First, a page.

Among other benefits, households participating in the HCV program have a greater choice of units than in a traditional brick and mortar subsidy program and the flexibility to select units in higher-cost neighborhoods that offer more amenities and services. This flexibility is enhanced when a PHA chooses to set payment standards based on Small Area FMRs, which allow for higher payment standards in high-rent areas.

Ordinarily, HCVs are used by participating households to help pay for the rent of rental units they locate themselves – a format known as tenant-based rental assistance. However, PHAs have the discretion to attach (project-base) up to 30 percent of their HCVs to specific structures, turning the vouchers into project-based rental assistance. (PHAs can project-base up to 20 percent of their vouchers for any purpose, and can project-base up to an additional 10 percent to serve target populations, including people experiencing homelessness, veterans, families, or for supportive housing for people with disabilities.) PHAs also have the discretion to allow vouchers to be used to cover the costs of mortgage payments, rather than rent, a format known as Section 8A federal program that assists low-income households afford rental housing. The tenant-based program allows the voucher holders to choose any unit that meets the program requirements; project-based program ensures selected units to remain affordable regardless of the tenant. In both cases, the voucher holder is responsible for paying about 30% of the unit including utilities, and the government covers the balance. homeownership. (The HCV program was formerly known as the Section 8 voucher program.)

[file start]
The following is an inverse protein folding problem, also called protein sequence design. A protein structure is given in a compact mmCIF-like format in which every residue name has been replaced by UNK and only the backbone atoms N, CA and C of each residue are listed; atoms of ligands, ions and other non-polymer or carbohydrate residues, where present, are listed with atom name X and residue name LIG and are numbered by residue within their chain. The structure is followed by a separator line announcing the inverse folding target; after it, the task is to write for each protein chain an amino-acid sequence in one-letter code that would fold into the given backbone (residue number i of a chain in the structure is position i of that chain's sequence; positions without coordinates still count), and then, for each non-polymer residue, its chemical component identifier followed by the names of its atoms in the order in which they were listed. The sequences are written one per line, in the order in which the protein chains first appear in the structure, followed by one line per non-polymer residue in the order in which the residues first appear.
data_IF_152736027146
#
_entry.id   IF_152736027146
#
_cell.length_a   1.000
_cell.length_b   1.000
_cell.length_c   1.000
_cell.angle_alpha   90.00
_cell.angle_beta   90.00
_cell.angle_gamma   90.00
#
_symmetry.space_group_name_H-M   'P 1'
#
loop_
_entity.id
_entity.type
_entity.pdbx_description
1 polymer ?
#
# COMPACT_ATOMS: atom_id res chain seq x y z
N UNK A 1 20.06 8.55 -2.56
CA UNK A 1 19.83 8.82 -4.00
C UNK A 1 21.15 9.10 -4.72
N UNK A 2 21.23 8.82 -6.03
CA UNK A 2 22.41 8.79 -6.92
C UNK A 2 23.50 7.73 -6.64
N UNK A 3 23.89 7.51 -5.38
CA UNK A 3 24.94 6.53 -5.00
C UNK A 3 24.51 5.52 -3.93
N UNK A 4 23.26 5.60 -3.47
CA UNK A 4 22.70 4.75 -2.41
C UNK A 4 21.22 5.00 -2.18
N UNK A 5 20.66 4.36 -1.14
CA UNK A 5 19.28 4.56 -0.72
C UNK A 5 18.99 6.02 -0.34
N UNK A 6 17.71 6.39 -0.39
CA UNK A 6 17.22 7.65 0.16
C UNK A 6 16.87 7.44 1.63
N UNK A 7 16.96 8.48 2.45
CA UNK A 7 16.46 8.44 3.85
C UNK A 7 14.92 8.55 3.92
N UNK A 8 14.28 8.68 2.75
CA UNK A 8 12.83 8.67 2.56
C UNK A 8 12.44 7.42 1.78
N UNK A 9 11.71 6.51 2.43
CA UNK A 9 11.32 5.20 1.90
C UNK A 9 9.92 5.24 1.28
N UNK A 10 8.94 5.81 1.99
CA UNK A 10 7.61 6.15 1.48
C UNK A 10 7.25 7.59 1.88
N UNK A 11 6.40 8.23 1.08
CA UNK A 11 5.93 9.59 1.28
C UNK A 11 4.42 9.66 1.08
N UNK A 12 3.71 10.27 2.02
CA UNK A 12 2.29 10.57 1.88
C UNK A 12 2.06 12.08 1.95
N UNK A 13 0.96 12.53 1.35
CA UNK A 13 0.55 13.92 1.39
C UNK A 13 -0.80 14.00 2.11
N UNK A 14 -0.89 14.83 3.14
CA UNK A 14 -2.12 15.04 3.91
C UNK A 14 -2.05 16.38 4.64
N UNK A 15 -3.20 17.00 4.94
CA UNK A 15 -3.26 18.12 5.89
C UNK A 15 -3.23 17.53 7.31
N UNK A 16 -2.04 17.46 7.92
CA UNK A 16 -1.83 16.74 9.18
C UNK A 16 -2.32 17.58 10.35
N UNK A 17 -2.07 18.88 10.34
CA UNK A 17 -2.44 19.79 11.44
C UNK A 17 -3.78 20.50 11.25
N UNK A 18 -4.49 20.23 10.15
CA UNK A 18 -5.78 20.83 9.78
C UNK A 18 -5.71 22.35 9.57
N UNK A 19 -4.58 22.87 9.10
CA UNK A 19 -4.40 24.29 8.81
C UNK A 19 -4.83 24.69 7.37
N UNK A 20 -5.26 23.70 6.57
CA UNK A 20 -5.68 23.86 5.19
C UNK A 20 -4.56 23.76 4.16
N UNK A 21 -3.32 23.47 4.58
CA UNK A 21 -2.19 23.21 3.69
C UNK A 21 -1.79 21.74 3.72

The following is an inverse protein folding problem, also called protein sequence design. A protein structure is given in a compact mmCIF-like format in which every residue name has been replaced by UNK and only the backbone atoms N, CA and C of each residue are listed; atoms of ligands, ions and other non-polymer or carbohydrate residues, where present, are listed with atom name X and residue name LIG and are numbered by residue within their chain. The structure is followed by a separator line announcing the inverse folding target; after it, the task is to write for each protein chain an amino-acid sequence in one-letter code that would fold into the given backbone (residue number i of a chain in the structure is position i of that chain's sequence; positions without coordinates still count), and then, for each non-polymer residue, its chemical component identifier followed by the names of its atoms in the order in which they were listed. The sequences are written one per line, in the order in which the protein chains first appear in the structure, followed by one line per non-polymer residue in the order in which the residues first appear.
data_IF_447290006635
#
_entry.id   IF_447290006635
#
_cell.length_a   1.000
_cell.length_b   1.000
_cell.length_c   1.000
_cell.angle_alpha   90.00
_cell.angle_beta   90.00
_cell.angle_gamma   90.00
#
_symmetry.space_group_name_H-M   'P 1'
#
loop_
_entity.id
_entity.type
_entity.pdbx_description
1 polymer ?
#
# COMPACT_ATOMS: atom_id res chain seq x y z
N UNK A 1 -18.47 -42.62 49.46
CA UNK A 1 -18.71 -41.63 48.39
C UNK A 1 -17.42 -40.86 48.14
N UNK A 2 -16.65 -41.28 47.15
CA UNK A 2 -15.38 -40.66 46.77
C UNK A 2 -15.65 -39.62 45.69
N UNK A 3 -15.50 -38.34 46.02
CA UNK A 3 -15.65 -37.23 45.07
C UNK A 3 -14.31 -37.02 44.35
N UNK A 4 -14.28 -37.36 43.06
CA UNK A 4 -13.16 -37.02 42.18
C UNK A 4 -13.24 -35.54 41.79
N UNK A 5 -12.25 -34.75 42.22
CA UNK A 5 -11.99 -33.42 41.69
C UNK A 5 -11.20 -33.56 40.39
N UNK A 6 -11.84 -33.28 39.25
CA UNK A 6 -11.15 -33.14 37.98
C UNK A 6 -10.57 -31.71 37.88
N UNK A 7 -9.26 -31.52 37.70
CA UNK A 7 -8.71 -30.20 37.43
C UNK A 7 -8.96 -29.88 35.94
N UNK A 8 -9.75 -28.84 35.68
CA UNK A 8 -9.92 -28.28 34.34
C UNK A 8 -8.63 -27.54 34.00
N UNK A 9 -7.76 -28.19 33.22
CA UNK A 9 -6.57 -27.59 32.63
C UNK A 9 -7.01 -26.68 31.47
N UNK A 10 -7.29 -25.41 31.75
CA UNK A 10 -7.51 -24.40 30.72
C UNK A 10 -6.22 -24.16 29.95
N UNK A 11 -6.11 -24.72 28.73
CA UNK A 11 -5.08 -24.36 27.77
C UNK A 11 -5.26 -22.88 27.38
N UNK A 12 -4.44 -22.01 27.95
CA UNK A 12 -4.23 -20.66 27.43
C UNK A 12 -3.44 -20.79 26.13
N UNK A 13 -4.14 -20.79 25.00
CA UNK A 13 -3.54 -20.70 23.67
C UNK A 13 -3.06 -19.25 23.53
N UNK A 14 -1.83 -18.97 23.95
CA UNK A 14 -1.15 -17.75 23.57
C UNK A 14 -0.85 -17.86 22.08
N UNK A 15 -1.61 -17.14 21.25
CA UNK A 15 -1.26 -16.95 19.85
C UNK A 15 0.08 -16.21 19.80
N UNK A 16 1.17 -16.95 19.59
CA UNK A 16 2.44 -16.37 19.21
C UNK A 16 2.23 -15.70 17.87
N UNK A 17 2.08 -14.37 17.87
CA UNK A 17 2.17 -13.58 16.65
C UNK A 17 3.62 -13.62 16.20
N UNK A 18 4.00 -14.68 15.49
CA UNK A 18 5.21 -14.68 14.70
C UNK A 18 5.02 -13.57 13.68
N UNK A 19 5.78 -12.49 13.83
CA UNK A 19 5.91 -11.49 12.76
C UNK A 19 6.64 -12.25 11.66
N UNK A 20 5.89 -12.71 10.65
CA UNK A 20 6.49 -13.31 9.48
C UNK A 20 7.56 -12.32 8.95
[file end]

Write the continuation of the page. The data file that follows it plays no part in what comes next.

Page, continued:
Eligibility

Both the family and the unit need to meet program requirements in order for a tenant to rent a unit using a HCV.